Cutting the glass is a bit of a technique and I don’t really want to go into much detail here. But once you have marked out the glass find a suitable rule and position it away from the marked line so the wheel of the glass cutter will be exactly on the line. Then starting from the furthest edge make one firm score and that is it. To break the glass position a toothpick under the score line and carefully apply pressure to either side, the glass should then break down the score line.

With Tiffany glass work you use copper foil which has a sticky back, you pull of the backing paper and stick the foil around the glass and then fold over onto the front and back of the glass. There isn't much to this part, but it is worth taking your time and try to get the joints at a corner.

I have said this is a "NO JIG" design and what i mean by that is you don't need any special former to hold the glass at the correct angle for soldering, instead as you can see in the pictures i line up all the glass sections and place a strip of tape on the back at the bottom and the top. Then using a foam ball on a piece of string i put gentle pressure on the string and the pieces off glass all align correctly. and lastly in this part i soldered a ring of copper wire onto the top to hold the bits in place.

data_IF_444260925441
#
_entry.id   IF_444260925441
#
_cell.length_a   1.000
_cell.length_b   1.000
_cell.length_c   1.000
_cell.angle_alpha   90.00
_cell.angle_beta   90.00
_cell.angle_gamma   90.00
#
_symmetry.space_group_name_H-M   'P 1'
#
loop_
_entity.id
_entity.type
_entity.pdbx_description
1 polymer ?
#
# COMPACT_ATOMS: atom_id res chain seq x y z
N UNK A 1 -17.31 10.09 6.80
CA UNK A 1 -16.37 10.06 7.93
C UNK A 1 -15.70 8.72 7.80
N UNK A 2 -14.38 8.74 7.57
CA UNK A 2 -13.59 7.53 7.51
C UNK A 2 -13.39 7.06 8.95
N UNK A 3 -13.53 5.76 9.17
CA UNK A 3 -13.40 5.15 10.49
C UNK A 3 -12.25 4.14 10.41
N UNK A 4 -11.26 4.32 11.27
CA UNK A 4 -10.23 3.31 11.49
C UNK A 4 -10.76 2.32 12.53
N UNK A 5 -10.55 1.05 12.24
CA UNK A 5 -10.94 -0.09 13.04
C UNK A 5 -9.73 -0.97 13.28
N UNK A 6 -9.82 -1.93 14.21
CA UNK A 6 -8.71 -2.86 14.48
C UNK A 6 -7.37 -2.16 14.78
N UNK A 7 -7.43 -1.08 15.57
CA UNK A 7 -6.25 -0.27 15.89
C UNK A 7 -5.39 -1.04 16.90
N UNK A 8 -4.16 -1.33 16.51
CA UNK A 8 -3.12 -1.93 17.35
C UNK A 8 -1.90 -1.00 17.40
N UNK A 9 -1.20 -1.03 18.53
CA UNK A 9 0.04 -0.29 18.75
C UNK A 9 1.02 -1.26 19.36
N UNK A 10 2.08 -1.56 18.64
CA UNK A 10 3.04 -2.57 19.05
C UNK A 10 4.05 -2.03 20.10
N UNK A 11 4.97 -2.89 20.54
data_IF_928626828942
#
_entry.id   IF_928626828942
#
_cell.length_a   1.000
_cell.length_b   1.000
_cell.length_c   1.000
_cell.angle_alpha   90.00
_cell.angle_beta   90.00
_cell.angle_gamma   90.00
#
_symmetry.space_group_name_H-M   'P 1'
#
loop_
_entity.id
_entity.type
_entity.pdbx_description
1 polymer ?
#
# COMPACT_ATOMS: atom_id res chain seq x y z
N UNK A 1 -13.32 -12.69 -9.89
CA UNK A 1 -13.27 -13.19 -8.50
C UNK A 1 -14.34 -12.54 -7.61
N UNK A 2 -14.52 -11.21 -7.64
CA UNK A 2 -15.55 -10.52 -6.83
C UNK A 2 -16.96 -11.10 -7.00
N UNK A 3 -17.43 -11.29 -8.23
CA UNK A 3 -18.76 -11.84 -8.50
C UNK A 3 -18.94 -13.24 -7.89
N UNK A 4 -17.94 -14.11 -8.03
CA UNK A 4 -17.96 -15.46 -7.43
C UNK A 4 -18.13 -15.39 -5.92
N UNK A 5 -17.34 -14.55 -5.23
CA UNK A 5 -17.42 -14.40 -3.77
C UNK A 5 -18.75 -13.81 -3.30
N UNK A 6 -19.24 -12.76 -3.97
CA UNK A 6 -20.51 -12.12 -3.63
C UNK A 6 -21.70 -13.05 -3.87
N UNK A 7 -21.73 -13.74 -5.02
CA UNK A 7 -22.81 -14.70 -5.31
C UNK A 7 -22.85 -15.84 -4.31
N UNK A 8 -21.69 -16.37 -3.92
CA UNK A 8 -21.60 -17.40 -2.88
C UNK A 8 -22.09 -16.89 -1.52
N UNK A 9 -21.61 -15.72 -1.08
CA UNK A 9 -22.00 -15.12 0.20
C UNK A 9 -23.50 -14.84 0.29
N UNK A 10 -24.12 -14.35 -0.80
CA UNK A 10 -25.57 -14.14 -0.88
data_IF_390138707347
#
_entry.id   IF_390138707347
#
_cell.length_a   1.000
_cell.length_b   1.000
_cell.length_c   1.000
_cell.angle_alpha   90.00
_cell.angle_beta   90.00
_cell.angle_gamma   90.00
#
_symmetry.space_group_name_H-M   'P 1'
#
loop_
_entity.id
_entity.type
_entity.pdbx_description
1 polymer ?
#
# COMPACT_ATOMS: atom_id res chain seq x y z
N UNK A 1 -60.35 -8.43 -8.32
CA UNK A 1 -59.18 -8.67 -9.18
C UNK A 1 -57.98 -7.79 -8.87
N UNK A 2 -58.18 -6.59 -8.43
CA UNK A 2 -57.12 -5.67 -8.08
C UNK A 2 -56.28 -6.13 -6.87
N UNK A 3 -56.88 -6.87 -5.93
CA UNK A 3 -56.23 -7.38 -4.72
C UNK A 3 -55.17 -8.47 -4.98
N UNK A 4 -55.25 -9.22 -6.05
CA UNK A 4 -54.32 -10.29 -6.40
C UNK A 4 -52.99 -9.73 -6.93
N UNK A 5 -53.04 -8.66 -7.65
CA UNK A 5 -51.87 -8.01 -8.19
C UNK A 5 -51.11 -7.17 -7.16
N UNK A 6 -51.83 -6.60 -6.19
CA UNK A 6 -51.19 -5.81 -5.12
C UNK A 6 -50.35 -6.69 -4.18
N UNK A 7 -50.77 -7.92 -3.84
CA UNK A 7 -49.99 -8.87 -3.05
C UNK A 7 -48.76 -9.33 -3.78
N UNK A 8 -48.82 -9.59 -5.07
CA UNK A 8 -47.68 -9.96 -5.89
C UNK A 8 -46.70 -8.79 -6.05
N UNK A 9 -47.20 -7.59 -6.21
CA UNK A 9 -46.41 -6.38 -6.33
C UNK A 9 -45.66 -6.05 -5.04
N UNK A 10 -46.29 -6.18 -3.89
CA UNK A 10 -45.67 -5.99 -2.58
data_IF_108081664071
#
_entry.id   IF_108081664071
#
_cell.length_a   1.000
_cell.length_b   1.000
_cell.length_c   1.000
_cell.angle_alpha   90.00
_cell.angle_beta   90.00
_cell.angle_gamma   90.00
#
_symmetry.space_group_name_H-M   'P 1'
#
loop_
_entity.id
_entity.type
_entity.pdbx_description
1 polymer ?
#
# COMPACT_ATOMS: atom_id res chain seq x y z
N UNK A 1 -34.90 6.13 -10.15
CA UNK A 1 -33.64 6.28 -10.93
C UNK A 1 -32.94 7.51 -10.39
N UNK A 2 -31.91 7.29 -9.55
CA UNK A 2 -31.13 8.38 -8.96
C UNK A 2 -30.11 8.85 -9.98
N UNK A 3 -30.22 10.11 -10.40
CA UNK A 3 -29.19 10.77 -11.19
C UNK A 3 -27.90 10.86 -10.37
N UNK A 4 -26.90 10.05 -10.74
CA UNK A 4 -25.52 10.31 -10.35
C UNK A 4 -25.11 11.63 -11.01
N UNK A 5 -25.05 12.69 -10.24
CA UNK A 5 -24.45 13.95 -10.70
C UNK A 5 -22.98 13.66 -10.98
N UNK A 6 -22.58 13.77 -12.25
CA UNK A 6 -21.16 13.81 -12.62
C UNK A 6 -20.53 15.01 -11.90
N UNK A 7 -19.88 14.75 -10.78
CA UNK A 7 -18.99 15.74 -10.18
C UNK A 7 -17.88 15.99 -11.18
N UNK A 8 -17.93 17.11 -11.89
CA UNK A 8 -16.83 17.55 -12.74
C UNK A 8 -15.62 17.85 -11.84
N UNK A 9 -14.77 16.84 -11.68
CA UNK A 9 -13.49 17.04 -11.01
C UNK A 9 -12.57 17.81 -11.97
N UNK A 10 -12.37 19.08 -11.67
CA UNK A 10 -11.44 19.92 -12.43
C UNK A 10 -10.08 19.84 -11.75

Step 2: Soldering the Glass Sections.

Now its a simple matter of soldering over all the joints. In the first instance i tacked the bottom sections of glass and then using a plank of wood through the middle i was able to solder the lengths with the joint very near horizontal. this makes it much easier as if you try to solder with the lamp upright then the solder will just run down to the bottom!

I use a 9mm solder tip in a 75 Watt soldering iron. and i use 50/50 solder (lead/tin) and you may be able to see in the last picture i use a acid based flux and brush it down the joints first. i have tried "safer" flux's but always find that an acid based flux is better.

Step 3: The Tin Sheet Base.

I decided to make the base of this table lamp out of 0.6mm tin sheet. The reason being i happen to have loads!

So i worked out the angles and lengths and marked out the required pattern onto the tin sheet using a marker pen. 0.6mm tin sheet can be cut with a decent pair of scissors but it does start to hurt you hand after a few sections!

In one of the picture you can see i have also cut out a template which i used to bend the edges over. this template was made from 2mm aluminium.